Gulf fritillary is a familiar fall sight in our area

Sunday, November 4, 2012

At first glance this mid-sized butterfly may appear to be a monarch butterfly, but it isn't. It is a gulf fritillary. Although bright orange like the monarch butterfly, the gulf fritillary has fewer white spots and its wings are shaped differently.

Gulf fritillaries migrate in autumn and sometimes large groupings are seen as far south as the Gulf of Mexico. This is where the gulf fritillary gets its name.

This butterfly is also called "passion butterfly" because it is often seen where passion flowers grow. The larvae of the gulf fritillary often feed exclusively upon the leaves of passion flower plants. In the butterfly stage they are less discerning and will feed on the nectar from flowers of many different kinds of plants such as thistles, morning glories and passion flowers.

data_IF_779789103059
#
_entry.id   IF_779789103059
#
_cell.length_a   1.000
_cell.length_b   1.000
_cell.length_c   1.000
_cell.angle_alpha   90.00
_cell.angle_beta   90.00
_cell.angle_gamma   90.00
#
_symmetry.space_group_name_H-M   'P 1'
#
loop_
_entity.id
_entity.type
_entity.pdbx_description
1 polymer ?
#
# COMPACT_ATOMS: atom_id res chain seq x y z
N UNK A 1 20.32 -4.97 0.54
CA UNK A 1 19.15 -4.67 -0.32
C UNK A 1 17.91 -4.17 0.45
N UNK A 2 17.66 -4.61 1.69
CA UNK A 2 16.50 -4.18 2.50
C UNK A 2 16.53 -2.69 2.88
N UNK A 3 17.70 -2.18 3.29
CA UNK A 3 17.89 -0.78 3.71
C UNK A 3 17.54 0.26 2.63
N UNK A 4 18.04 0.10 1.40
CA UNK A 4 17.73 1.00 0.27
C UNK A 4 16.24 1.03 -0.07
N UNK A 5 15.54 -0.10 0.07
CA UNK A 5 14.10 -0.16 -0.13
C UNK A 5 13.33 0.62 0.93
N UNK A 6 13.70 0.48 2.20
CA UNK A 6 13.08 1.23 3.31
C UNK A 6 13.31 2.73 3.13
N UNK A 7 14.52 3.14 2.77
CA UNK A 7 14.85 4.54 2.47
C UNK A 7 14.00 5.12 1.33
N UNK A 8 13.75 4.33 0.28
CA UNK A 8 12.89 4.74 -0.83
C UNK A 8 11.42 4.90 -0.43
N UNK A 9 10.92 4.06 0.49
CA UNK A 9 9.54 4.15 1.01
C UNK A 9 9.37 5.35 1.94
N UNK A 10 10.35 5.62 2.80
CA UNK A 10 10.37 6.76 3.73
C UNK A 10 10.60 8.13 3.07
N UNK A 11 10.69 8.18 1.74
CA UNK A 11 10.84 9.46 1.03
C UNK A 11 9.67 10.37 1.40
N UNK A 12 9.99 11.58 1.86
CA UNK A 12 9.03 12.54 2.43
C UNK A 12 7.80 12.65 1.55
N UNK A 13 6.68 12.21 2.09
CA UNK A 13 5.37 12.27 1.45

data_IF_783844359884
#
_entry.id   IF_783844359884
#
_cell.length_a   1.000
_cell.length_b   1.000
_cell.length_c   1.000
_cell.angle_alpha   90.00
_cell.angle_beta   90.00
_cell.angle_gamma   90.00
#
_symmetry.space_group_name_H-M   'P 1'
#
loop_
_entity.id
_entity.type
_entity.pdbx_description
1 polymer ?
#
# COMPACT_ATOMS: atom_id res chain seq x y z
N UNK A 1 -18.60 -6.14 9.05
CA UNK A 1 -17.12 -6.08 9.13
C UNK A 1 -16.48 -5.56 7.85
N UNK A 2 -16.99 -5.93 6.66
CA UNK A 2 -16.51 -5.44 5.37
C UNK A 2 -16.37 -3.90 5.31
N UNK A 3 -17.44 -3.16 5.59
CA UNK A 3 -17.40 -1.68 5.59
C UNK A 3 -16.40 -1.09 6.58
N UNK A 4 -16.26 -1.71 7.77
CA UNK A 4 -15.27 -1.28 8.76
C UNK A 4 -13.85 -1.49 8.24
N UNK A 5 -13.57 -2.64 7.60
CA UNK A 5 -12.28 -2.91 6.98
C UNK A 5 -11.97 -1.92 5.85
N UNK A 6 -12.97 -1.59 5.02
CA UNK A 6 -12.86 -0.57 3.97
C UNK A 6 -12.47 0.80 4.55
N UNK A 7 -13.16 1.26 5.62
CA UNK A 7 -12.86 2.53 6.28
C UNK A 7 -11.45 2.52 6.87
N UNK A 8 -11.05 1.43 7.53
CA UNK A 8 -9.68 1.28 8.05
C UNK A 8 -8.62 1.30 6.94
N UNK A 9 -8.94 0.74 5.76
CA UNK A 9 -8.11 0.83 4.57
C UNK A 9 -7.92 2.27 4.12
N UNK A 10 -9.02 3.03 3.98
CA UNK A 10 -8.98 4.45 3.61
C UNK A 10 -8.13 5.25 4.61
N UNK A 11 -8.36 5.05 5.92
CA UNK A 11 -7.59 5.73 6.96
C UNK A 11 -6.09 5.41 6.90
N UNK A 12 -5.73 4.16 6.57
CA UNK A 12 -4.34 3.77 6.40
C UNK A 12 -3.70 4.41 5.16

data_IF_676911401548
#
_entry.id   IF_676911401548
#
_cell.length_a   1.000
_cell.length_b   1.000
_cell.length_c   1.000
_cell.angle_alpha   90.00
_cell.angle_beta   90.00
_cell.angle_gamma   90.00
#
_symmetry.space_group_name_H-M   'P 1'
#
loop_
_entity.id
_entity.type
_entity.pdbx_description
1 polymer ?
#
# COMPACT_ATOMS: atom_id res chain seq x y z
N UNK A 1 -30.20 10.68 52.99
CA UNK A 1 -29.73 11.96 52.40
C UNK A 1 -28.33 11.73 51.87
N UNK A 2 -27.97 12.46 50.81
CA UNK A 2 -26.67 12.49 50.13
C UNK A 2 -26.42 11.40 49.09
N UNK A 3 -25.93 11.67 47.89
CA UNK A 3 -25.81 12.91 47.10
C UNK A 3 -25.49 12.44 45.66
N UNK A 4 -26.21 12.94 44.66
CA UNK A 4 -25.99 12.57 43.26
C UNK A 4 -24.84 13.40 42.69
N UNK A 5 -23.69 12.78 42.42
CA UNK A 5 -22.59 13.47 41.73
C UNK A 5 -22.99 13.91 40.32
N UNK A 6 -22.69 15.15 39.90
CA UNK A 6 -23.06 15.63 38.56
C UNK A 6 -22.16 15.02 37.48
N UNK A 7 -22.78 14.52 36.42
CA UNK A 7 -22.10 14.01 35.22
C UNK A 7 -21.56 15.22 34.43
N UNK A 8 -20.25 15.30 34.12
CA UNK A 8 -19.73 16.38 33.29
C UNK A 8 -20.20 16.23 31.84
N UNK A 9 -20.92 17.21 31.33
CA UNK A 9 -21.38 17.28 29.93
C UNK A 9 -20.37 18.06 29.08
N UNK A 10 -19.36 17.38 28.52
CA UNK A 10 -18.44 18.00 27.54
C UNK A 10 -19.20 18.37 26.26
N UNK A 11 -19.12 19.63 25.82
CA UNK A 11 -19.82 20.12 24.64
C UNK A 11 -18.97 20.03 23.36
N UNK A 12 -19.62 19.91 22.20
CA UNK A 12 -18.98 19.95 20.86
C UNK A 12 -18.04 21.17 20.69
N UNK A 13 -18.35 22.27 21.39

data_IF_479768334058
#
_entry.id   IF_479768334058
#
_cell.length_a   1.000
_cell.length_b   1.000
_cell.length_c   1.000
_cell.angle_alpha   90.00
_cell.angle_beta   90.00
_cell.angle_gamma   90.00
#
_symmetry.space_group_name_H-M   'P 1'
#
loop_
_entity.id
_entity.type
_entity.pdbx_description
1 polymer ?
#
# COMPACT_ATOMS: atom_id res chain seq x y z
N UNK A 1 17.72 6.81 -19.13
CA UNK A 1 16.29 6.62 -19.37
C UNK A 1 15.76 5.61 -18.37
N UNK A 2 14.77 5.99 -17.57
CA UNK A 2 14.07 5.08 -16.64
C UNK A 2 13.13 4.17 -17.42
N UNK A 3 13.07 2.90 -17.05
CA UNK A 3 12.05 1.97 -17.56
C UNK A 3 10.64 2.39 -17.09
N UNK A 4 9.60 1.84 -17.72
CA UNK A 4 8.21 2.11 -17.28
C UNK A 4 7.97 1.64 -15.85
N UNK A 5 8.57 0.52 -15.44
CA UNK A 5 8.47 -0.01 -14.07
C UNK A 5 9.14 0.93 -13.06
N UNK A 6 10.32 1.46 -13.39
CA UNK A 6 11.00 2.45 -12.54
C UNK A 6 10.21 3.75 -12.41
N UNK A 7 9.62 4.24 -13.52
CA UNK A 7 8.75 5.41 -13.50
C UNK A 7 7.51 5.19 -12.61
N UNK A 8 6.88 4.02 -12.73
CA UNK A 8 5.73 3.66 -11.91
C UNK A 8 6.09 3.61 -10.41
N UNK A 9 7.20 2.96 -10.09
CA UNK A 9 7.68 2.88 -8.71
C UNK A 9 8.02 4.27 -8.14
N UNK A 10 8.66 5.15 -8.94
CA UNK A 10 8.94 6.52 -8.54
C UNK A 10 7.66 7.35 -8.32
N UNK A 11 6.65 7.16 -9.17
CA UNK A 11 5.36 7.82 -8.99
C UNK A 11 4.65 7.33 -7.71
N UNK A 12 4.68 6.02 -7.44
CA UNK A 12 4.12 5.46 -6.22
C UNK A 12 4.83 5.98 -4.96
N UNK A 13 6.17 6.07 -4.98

The thistle in this photo is a musk thistle. The musk thistle is considered an invasive plant in Southeast Missouri. It is native to Europe and Asia and was introduced to North America in the early 1800s. I took these photos Monday, a sunny, cool, windy afternoon.

Through the Woods is a weekly nature photo column by Aaron Horrell. Find this column at semissourian.com to order a reprint of the photo. Find more work by Aaron at The Painted Wren Gallery.

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